Do Writers Fetishize Their Tools Too Much… Or Not Enough?

Apr 21, 2023
Dimitris Passas

NOTE: This article is a republication- Source: Literary Hub (by Tobias Carroll).

I was drinking a cup of coffee in a Vancouver hotel lobby earlier this year when I heard a few of my fellow guests talking about the Moleskine store display elsewhere in the room. One of them didn’t seem entirely convinced that it was real. “Is this a front?” she asked her traveling companion. Elsewhere in the room, I thought of my time spent in Moleskine stores in New York City, looking through racks and shelves featuring notebooks, writing implements, and other devices central to the craft of writing.

I didn’t leap to my feet and shout, “It’s no front!” because that would have been creepy and wildly inappropriate. But I definitely thought about their comments long after they left the space. Writers have an interesting relationship with their tools and implements.

On the desk in front of me is a mug filled with pens (and a few pencils) of different makes and models, only about half of which I enjoy writing with. Three feet to my right is an array of as-yet-unused Field Notes notebooks; I’ve been a subscriber for a few years now, and once wrote an article exploring how the company goes about creating a new design.

And whether you’re a writer yourself or simply interested in their lives and works, specific destinations inspired by the craft of writing have become more widespread. Institutions like the Morgan Library will periodically feature exhibits of the ephemera of writers—including a 2011 show of writers’ diaries. The Tate Modern show Surrealism Beyond Borders featured poet Ted Joans’s Long Distance, a massive and bound exquisite corpse drawing that featured contributions from a host of writers, musicians, and artists. In this particular case, the work was still being contributed to over a year after Joans’s death in 2003.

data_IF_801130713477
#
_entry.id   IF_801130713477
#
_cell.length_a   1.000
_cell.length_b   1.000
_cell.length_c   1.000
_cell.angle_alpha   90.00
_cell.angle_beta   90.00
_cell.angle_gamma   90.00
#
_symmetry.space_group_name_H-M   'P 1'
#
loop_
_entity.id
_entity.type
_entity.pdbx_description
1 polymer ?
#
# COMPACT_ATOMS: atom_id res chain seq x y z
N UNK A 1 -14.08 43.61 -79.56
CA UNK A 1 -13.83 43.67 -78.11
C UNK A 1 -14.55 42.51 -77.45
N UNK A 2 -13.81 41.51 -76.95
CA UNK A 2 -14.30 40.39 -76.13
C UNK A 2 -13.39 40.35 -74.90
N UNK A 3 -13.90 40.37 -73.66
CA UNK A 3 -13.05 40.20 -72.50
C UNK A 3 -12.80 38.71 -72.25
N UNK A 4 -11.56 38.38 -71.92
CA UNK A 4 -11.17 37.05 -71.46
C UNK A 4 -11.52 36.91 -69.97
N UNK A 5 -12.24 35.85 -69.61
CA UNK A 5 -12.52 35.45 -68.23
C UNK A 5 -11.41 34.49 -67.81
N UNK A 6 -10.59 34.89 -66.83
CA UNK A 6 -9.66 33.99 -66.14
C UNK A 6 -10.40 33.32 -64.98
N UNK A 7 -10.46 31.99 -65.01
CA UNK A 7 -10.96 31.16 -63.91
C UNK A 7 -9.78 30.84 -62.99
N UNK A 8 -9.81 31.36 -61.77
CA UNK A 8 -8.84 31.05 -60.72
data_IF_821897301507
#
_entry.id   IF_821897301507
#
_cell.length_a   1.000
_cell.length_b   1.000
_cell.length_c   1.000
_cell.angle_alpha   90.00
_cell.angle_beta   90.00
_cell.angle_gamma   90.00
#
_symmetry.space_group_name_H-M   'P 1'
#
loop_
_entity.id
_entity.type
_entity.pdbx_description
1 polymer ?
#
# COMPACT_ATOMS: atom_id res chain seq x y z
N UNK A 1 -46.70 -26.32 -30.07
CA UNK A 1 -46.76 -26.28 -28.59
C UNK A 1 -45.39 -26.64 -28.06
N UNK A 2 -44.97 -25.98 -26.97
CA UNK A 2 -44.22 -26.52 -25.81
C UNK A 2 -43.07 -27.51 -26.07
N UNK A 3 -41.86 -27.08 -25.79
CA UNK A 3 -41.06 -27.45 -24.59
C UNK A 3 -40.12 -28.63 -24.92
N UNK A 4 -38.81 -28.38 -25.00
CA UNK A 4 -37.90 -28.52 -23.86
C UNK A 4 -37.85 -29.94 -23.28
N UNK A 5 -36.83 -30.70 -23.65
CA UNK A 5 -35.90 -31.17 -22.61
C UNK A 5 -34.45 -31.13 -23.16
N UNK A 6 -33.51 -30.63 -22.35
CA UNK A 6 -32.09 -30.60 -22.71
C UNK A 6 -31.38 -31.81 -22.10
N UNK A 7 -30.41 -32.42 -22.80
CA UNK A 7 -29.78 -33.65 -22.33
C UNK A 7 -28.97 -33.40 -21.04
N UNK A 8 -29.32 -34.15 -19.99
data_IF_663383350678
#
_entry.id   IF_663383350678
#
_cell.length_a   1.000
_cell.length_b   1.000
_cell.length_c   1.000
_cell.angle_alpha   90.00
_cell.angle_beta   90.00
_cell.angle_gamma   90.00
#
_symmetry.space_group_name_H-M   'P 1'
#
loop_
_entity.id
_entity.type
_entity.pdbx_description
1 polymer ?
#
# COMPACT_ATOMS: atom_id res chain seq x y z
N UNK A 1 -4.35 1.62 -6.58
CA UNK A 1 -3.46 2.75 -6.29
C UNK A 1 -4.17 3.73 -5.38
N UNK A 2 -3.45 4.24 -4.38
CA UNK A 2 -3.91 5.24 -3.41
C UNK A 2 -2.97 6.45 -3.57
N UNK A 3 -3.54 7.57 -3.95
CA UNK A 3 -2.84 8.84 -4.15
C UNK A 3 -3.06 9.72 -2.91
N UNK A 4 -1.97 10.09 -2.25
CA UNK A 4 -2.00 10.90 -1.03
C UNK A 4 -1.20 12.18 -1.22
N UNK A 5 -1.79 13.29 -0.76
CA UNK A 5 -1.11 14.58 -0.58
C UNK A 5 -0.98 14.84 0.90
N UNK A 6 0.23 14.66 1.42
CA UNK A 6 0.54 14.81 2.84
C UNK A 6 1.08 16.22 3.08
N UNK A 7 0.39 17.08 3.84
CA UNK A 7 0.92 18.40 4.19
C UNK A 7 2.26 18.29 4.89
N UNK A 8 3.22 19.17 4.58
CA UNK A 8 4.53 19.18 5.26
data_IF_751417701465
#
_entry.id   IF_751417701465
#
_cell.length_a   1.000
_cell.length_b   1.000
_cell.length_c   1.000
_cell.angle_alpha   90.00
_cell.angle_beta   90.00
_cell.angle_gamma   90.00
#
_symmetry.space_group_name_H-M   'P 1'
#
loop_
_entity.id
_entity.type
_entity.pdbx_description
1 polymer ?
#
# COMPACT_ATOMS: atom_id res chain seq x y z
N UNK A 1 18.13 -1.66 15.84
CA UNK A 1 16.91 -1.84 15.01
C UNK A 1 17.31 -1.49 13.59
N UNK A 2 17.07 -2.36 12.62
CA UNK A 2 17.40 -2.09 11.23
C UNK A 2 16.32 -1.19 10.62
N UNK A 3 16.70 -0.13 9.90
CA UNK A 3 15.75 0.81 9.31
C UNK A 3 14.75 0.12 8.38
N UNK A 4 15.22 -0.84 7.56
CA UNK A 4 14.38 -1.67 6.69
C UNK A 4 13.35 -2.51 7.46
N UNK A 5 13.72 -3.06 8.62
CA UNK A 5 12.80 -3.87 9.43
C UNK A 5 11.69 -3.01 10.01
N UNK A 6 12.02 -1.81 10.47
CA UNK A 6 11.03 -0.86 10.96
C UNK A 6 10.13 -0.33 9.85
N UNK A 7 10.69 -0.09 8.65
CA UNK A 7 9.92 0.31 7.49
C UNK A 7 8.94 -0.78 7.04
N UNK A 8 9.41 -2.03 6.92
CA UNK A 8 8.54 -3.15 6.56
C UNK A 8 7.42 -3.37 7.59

There’s even a growing aspect of literary trappings to boutique travel. Brooklyn’s Wythe Hotel, for instance, sells a notebook produced in collaboration with Public Supply. And earlier this year, Montblanc Haus opened in Hamburg, Germany. The space is currently home to a permanent exhibition focusing on the handwriting of celebrities across the ages, as well as a temporary exhibition that spotlights patrons of the arts.

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